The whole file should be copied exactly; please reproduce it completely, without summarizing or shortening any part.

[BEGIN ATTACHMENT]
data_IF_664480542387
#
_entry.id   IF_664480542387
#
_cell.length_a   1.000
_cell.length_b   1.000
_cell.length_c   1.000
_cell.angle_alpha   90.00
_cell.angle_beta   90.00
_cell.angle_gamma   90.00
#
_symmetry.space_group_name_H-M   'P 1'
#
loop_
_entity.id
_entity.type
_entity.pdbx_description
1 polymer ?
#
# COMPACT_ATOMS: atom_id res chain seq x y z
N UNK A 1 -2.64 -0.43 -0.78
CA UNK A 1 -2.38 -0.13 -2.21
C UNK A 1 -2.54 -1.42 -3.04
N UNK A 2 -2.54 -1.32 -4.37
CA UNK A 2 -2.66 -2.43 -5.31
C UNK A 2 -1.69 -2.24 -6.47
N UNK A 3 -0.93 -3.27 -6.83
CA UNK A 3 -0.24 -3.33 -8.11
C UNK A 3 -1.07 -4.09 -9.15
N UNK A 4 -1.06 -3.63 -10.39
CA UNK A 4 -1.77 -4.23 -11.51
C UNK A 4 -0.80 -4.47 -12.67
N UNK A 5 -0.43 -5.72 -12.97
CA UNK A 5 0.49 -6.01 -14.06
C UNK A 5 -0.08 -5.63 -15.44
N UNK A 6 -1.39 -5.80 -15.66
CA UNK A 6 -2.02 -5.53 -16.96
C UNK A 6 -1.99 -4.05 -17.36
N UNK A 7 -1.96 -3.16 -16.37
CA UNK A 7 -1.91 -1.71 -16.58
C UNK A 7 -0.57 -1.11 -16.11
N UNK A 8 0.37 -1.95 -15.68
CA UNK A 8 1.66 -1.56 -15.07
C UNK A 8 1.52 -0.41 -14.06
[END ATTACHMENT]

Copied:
data_IF_664480542387
#
_entry.id   IF_664480542387
#
_cell.length_a   1.000
_cell.length_b   1.000
_cell.length_c   1.000
_cell.angle_alpha   90.00
_cell.angle_beta   90.00
_cell.angle_gamma   90.00
#
_symmetry.space_group_name_H-M   'P 1'
#
loop_
_entity.id
_entity.type
_entity.pdbx_description
1 polymer ?
#
# COMPACT_ATOMS: atom_id res chain seq x y z
N UNK A 1 -2.64 -0.43 -0.78
CA UNK A 1 -2.38 -0.13 -2.21
C UNK A 1 -2.54 -1.42 -3.04
N UNK A 2 -2.54 -1.32 -4.37
CA UNK A 2 -2.66 -2.43 -5.31
C UNK A 2 -1.69 -2.24 -6.47
N UNK A 3 -0.93 -3.27 -6.83
CA UNK A 3 -0.24 -3.33 -8.11
C UNK A 3 -1.07 -4.09 -9.15
N UNK A 4 -1.06 -3.63 -10.39
CA UNK A 4 -1.77 -4.23 -11.51
C UNK A 4 -0.80 -4.47 -12.67
N UNK A 5 -0.43 -5.72 -12.97
CA UNK A 5 0.49 -6.01 -14.06
C UNK A 5 -0.08 -5.63 -15.44
N UNK A 6 -1.39 -5.80 -15.66
CA UNK A 6 -2.02 -5.53 -16.96
C UNK A 6 -1.99 -4.05 -17.36
N UNK A 7 -1.96 -3.16 -16.37
CA UNK A 7 -1.91 -1.71 -16.58
C UNK A 7 -0.57 -1.11 -16.11
N UNK A 8 0.37 -1.95 -15.68
CA UNK A 8 1.66 -1.56 -15.07
C UNK A 8 1.52 -0.41 -14.06